This diorama was made to move people.
The main motivation was to inspire the community and to make people think about what we do. We’ve seen a rush of change and progress over the last couple of years; the proficiency and refinement of skill is moving ever forward, and that was very clear in the entries at this year’s Monte San Savino Show.
What I find most interesting is the movement that Roman Lappat and Alfonso Giraldes is leading: to challenge the striving towards perfection of previous years, and going in a different direction; a direction focussing on expression, ambience and nerve. This is what I set out to contribute to.
For the 2015 Monte San Savino Show, Alfonso made a large-scale miniature of a warrior in full plate armor. It has a skull hanging from the belt, and Alfonso painted drop shadows from a chain holding the skull directly onto the surface of it. That tiny detail is what inspired me to push further in that direction.We all paint diffuse, soft shadows on miniatures. But that is only realistic if it’s a soft, diffuse light source. I wanted to find out how far you can push hard shadows, regardless of what other light sources is around, and in what way you should paint them.I ended up painting it all with an impossible light source. To explain: if you want to paint on true drop shadows, you need to stick to just one direction; a single imagined light source in front of the diorama. However, doing that would mean that the entire back-facing part of all the miniatures and some of the side facings would be in the dark, and that looking from the front, you wouldn’t see a lot of the shadows, as you would be observing from the same direction the light is coming from. Instead I chose to paint the shadows coming from the front arc so that the shadows would be streaming towards the vanishing point of the backdrop, as to help with the direction of attention.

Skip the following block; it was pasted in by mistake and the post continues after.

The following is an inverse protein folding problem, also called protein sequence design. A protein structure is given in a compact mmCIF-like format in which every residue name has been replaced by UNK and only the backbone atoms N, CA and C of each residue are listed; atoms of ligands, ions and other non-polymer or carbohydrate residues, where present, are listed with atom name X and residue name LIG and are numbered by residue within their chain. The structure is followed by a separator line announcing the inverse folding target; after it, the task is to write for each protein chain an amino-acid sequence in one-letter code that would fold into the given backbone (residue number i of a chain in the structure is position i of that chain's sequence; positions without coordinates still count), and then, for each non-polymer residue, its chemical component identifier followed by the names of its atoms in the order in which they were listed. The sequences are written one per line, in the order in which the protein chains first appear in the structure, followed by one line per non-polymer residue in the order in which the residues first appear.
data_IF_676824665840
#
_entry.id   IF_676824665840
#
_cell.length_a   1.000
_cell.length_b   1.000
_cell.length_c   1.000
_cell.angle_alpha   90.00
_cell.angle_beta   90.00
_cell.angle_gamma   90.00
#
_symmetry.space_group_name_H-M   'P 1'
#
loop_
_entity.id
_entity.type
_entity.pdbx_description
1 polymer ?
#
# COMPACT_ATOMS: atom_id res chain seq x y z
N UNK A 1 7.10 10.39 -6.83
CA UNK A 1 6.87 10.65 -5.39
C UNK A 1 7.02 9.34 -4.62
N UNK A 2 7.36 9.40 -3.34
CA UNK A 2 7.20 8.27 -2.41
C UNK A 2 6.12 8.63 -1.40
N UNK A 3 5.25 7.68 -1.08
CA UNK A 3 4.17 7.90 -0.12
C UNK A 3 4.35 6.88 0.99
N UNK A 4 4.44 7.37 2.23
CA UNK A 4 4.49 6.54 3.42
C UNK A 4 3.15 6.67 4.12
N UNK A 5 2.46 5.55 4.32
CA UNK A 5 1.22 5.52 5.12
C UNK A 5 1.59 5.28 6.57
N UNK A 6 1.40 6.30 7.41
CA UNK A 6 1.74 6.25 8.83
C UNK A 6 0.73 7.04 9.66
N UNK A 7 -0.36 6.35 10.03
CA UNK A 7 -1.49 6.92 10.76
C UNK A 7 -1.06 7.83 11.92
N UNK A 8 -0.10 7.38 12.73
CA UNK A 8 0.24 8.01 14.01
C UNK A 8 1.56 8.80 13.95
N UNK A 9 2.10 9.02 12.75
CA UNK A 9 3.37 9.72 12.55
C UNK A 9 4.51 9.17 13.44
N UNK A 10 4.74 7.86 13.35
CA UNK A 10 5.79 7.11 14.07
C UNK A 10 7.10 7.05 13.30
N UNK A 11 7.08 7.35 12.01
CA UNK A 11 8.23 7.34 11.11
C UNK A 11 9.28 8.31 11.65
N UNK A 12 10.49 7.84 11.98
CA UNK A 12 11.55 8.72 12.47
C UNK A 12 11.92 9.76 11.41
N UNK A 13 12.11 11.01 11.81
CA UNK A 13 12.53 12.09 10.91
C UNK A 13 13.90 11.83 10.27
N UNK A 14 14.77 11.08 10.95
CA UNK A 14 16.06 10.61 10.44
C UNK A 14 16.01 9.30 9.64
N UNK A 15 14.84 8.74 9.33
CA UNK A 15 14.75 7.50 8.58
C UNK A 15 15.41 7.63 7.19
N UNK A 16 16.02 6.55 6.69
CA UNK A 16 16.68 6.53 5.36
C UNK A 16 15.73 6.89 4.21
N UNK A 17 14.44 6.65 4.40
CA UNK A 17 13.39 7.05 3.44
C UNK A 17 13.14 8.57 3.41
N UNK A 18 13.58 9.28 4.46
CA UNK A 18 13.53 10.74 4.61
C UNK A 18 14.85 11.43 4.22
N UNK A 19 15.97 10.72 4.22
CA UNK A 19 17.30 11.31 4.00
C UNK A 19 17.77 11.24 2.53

The idea of this diorama is something that’s been kicking around in my head for over ten years; to try to make use of the techniques that oil and acrylic canvas painters use to direct attention.It’s an idea that started with large scenes, like the works of Rembrandt and John William Waterhouse. These are the ones where you have one highly detailed central character, and details become increasingly sparse as you move the view towards the edge of the painting. I decided though, that the big vista illustrations in watercolour and ink that Games workshop is so famous for, especially the works of John Blanche, Paul Dainton and Alex Boyd, would be a better subject for what I envisioned.Having chosen that subject, it was natural to strive towards using the same techniques and ways of painting, that you would use when working with art board or paper, with watercolour and inks. Everything is built up in the same steps using airbrush, washes, sketching and refining highlights by using a crosshatching technique. Focus is achieved with sharpness of detail and brightness. Drop shadows are painted on directly to give more depth to something that in its base form is very close to illustration.The backdrop and base of the diorama was made of paper to give a clear relation to illustration; a sense that it’s a painting come to life. To underline this feeling I painted the models closer to the background more coarsely, ending by painting the miniature closest to the background in a style as close to the style of the illustration as possible. Even painting the lined texture of the paper onto the model and drawing on the highlights with the same ink quill I used for the backdrop onto the backmost model.